Or perhaps he believes that when one enters the military, one embraces complete 100% celibacy, even when one is stationed overseas for years? Does he really believe that forced celibacy - which any monastery or convent will tell you must be strictly reserved for only a tiny, tiny portion of a very unique and committed population – should be imposed on several hundred thousand soldiers – most of whom are in the sexual prime of their twenties?

Is he completely unaware that the single most common medical treatment offered at military bases around the world is the treatment of STDs?
hmmm, how did that happen?! Is he unaware that the most common operation performed by Navy medics at sea are vasectomies? Does he mean to suggest that he would end all treatment for STDs on bases because “sexual activity has no place in the military?” and, therefore, it shouldn’t be allowed, permitted, enabled, or recognized? Does he really believe that? And is he aware that most of these STDs are contracted by heterosexual soldiers? Does he know that bases keep supplies of condoms for them when they go on leave?

Does he think the phrase “red-blooded American boy” had its origins in actual blood color, and that GIs come home virgins? Why does he think that sailors have developed a certain reputation upon hitting port on leave? Or hasn’t he heard?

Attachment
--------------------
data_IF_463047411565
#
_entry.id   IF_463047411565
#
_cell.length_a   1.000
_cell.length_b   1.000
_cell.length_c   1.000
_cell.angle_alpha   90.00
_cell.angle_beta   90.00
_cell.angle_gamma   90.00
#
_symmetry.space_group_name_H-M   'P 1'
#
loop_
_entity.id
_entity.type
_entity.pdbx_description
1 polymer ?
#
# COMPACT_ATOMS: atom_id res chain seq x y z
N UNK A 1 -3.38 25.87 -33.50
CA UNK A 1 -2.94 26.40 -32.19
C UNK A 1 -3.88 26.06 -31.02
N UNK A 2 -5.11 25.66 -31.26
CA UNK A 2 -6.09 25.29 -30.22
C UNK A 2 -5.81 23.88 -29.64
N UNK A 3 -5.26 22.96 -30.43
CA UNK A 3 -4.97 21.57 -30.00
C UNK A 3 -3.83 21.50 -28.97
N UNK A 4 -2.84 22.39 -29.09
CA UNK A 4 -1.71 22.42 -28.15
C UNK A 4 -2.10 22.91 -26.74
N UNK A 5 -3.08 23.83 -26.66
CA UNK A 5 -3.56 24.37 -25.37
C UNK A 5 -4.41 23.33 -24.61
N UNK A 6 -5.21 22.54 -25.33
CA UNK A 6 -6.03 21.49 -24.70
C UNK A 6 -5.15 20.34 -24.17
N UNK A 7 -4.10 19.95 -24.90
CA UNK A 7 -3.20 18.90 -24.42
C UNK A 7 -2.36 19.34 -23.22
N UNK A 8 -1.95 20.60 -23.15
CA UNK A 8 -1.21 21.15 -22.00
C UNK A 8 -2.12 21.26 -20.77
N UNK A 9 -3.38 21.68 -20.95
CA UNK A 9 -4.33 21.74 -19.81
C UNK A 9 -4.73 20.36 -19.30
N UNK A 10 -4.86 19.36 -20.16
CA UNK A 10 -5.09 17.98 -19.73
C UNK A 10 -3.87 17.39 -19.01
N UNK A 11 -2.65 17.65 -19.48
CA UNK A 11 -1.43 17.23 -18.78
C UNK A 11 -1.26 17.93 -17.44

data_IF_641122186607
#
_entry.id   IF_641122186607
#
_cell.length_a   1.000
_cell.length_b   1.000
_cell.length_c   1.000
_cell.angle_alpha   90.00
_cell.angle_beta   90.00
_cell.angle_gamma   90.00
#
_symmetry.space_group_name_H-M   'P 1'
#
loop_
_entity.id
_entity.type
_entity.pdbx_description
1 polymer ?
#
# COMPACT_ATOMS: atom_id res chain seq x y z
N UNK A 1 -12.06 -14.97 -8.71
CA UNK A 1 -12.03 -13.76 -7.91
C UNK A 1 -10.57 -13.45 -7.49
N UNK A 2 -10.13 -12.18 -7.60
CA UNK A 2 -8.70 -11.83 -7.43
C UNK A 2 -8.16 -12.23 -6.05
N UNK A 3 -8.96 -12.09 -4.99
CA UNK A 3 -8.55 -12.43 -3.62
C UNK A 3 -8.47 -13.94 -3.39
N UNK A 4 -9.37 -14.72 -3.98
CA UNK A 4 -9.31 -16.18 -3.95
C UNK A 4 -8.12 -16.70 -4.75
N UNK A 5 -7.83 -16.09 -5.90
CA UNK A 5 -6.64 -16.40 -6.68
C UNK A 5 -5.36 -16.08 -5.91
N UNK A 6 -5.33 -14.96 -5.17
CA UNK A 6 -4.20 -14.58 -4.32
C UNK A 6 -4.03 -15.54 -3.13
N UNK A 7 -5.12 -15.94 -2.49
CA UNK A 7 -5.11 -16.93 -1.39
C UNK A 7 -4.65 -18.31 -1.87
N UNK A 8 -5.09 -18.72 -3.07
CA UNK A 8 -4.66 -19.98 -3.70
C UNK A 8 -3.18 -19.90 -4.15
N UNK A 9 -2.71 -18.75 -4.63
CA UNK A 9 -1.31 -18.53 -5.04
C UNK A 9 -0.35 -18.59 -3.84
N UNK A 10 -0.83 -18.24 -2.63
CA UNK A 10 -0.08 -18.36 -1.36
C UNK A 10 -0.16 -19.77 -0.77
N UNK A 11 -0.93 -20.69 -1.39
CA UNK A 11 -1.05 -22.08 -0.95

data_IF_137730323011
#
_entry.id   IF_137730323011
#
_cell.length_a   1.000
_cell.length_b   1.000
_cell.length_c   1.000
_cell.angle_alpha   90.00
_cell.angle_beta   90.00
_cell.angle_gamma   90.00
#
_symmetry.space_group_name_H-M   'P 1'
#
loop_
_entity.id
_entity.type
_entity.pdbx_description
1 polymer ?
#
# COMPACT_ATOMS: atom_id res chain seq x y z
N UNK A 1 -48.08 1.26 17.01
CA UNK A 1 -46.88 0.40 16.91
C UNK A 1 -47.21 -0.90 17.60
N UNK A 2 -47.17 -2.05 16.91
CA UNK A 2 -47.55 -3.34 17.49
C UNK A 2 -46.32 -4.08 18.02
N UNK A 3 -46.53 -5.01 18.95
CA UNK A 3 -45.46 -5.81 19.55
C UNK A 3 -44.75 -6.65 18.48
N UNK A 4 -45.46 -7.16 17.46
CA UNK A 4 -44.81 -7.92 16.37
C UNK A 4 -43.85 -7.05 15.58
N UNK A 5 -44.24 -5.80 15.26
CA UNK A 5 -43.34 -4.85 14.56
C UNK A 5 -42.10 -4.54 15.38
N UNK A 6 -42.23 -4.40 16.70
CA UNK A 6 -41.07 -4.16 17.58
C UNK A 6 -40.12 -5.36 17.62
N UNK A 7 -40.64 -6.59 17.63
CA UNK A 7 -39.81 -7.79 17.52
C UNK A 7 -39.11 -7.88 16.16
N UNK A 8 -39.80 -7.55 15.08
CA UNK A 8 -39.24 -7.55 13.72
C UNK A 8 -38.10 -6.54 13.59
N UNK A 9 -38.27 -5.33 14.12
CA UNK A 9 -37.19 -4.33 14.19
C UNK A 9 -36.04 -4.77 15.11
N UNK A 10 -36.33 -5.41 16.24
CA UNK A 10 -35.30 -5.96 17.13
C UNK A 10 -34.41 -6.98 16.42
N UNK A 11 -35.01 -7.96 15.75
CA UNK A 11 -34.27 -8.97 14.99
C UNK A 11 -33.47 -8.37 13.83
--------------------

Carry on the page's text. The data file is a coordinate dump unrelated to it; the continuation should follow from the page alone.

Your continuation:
To the extent that sexual activity is as much a part of the human condition as eating, drinking, and sweating, it actually *does* have a place in the military...and the military knows it far better than Santorum does.

2) “...[repealing “Don’t Ask, Don’t Tell”] is an attempt to “inject social policy” into military policy]...

Yes, it is, and that is just as our founding fathers hoped it would be, when, in adopting the Declaration of Independence, they criticized King George because he had “rendered the military superior to the civil powers.”

Yes, it is, just like Harry Truman did when he insisted on ending racially segregated barracks and platoons in the military.

Yes it is, just like the military does in recognizing the importance of soldiers spirituality, and providing them with chaplains. Just like when we recognize the importance of families and provide on-base housing for spouses of deployed military members.